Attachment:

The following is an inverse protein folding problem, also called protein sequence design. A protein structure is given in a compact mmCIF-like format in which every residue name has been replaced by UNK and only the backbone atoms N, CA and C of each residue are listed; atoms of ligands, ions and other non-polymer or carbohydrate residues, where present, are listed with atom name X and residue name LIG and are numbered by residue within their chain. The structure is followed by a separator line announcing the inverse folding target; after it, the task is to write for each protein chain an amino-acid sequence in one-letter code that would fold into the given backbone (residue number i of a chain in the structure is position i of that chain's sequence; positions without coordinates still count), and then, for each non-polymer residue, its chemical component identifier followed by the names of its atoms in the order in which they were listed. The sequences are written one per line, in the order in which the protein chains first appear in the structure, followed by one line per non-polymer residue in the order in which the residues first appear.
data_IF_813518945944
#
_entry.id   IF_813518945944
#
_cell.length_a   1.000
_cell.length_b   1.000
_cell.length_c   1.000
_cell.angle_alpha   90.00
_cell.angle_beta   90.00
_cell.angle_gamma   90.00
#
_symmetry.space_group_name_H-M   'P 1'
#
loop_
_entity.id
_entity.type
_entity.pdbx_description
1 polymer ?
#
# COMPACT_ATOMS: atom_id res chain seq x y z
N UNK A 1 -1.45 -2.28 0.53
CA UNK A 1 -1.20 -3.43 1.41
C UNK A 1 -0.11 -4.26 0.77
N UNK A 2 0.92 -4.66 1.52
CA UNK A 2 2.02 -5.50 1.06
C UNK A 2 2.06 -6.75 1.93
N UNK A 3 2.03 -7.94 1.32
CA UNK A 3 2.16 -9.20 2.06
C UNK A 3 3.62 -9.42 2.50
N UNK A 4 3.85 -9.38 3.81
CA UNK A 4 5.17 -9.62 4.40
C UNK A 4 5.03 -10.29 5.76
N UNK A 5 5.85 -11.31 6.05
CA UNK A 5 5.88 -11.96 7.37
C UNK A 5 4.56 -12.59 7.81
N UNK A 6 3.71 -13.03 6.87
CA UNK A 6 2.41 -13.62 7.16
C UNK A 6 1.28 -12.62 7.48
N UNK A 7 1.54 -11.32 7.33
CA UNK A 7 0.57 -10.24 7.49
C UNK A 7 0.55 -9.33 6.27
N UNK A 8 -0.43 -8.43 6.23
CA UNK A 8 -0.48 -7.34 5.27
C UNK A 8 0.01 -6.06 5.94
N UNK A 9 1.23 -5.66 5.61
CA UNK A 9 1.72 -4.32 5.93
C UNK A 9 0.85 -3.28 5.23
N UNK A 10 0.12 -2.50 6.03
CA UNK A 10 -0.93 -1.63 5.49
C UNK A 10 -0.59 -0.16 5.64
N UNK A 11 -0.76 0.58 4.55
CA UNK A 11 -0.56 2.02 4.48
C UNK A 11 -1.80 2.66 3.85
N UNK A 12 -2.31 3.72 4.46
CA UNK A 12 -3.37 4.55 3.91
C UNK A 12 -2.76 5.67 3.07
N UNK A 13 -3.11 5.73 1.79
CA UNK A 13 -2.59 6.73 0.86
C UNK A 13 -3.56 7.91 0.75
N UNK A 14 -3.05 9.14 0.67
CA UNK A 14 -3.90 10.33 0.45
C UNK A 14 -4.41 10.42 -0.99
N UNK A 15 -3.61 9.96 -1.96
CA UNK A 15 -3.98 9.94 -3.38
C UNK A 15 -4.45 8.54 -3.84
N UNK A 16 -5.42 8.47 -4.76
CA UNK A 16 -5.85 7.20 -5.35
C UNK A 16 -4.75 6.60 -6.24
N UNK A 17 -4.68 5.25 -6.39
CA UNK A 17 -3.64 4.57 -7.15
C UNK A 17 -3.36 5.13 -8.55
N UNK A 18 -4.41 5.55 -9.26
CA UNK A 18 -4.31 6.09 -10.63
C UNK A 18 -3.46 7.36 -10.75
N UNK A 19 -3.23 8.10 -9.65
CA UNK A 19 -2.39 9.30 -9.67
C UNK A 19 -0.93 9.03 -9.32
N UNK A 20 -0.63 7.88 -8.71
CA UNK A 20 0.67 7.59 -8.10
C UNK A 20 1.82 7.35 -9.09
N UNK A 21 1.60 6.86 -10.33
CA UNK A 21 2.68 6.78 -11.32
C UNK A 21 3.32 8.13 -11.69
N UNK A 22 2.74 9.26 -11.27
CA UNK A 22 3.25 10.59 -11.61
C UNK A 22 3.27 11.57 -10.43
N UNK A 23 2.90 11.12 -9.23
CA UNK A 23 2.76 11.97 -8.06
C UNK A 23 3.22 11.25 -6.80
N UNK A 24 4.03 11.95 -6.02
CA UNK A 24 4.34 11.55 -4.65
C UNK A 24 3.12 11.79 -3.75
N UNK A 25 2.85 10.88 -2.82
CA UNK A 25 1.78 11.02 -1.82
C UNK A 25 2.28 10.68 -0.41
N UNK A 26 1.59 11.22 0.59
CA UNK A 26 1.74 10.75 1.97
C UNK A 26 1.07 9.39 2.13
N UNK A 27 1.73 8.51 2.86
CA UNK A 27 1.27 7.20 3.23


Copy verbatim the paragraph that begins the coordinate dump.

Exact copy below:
The following is an inverse protein folding problem, also called protein sequence design. A protein structure is given in a compact mmCIF-like format in which every residue name has been replaced by UNK and only the backbone atoms N, CA and C of each residue are listed; atoms of ligands, ions and other non-polymer or carbohydrate residues, where present, are listed with atom name X and residue name LIG and are numbered by residue within their chain. The structure is followed by a separator line announcing the inverse folding target; after it, the task is to write for each protein chain an amino-acid sequence in one-letter code that would fold into the given backbone (residue number i of a chain in the structure is position i of that chain's sequence; positions without coordinates still count), and then, for each non-polymer residue, its chemical component identifier followed by the names of its atoms in the order in which they were listed. The sequences are written one per line, in the order in which the protein chains first appear in the structure, followed by one line per non-polymer residue in the order in which the residues first appear.